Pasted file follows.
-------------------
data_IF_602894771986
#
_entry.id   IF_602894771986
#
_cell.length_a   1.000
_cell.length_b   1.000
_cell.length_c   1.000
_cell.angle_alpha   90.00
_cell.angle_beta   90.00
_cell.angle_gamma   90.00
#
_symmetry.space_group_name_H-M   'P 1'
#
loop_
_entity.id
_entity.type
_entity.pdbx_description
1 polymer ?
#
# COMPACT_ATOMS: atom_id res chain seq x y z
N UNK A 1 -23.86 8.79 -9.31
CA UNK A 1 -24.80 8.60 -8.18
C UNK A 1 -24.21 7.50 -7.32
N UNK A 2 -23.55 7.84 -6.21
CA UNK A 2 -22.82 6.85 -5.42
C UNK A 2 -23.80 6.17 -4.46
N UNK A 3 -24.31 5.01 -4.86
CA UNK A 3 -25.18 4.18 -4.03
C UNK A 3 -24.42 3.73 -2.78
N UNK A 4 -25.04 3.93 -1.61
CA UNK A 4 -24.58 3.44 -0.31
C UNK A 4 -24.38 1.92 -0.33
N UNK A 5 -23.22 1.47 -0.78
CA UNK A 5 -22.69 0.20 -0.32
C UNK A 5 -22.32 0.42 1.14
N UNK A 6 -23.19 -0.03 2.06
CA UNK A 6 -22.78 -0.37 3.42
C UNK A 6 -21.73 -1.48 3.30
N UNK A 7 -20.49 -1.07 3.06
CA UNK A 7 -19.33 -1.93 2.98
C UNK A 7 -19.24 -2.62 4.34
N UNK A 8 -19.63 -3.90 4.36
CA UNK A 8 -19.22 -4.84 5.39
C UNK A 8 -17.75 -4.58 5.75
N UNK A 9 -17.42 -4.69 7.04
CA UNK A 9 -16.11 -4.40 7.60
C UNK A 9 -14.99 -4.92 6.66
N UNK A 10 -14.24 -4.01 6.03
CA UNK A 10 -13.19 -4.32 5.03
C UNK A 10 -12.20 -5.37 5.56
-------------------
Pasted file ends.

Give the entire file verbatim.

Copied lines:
data_IF_602894771986
#
_entry.id   IF_602894771986
#
_cell.length_a   1.000
_cell.length_b   1.000
_cell.length_c   1.000
_cell.angle_alpha   90.00
_cell.angle_beta   90.00
_cell.angle_gamma   90.00
#
_symmetry.space_group_name_H-M   'P 1'
#
loop_
_entity.id
_entity.type
_entity.pdbx_description
1 polymer ?
#
# COMPACT_ATOMS: atom_id res chain seq x y z
N UNK A 1 -23.86 8.79 -9.31
CA UNK A 1 -24.80 8.60 -8.18
C UNK A 1 -24.21 7.50 -7.32
N UNK A 2 -23.55 7.84 -6.21
CA UNK A 2 -22.82 6.85 -5.42
C UNK A 2 -23.80 6.17 -4.46
N UNK A 3 -24.31 5.01 -4.86
CA UNK A 3 -25.18 4.18 -4.03
C UNK A 3 -24.42 3.73 -2.78
N UNK A 4 -25.04 3.93 -1.61
CA UNK A 4 -24.58 3.44 -0.31
C UNK A 4 -24.38 1.92 -0.33
N UNK A 5 -23.22 1.47 -0.78
CA UNK A 5 -22.69 0.20 -0.32
C UNK A 5 -22.32 0.42 1.14
N UNK A 6 -23.19 -0.03 2.06
CA UNK A 6 -22.78 -0.37 3.42
C UNK A 6 -21.73 -1.48 3.30
N UNK A 7 -20.49 -1.07 3.06
CA UNK A 7 -19.33 -1.93 2.98
C UNK A 7 -19.24 -2.62 4.34
N UNK A 8 -19.63 -3.90 4.36
CA UNK A 8 -19.22 -4.84 5.39
C UNK A 8 -17.75 -4.58 5.75
N UNK A 9 -17.42 -4.69 7.04
CA UNK A 9 -16.11 -4.40 7.60
C UNK A 9 -14.99 -4.92 6.66
N UNK A 10 -14.24 -4.01 6.03
CA UNK A 10 -13.19 -4.32 5.03
C UNK A 10 -12.20 -5.37 5.56